The Surprising Reason Many People Are Retiring Later

Before you go, we thought you'd like these...
Before you go close icon

Deciding when to retire is one of the biggest decisions you'll ever make, both financially and in your quality of life. But a recent survey found that many people are planning to work longer than previous generations -- and the reason why isn't what you probably think.

In the following video, Dan Caplinger, the Motley Fool's director of investment planning, looks at a study from Northwestern Mutual that compared what current retirees actually did versus how workers expect to retire. Dan notes that while the average retiree quit at age 59, most workers now expect to work until age 68. But the surprising thing is that fully 45% of those who expect to work that long are doing so because they want to, with financial considerations playing a secondary role. Dan points out that many people don't have that flexibility, with about 40% saying that they'll have to work to age 75 or later just to make ends meet. Nevertheless, Dan concludes that one goal of retirement planning should be to put yourself in a place where you can decide what to do based on what you want rather than what you need.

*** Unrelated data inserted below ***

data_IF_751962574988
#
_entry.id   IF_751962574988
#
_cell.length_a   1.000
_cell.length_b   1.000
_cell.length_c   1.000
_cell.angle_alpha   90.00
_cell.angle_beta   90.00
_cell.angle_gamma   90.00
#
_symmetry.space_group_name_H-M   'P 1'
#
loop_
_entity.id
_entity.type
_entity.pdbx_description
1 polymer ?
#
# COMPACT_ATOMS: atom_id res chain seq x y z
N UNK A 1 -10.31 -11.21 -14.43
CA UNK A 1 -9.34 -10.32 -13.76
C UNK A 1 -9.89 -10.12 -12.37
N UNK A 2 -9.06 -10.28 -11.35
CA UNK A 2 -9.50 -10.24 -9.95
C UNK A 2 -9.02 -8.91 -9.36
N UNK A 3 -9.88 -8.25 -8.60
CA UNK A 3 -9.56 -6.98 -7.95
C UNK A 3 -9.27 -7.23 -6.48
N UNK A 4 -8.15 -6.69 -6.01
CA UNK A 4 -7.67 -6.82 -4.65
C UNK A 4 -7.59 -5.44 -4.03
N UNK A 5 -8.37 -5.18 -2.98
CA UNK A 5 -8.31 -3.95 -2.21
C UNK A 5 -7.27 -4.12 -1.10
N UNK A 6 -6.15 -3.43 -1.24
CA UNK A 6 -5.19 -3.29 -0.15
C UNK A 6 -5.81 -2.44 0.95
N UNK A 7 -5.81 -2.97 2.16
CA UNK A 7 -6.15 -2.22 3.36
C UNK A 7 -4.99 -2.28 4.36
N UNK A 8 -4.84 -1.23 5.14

How to get even more income during retirement
Social Security plays a key role in your financial security, but it's not the only way to boost your retirement income. In our brand-new free report, our retirement experts give their insight on a simple strategy to take advantage of a little-known IRS rule that can help ensure a more comfortable retirement for you and your family. Click here to get your copy today.

The article The Surprising Reason Many People Are Retiring Later originally appeared on

Dan Caplinger and The Motley Fool have no position in any of the stocks mentioned. Try any of our Foolish newsletter services free for 30 days. We Fools don't all hold the same opinions, but we all believe that considering a diverse range of insights makes us better investors. The Motley Fool has a disclosure policy.

Copyright © 1995 - 2014 The Motley Fool, LLC. All rights reserved. The Motley Fool has a disclosure policy.

Read Full Story

People are Reading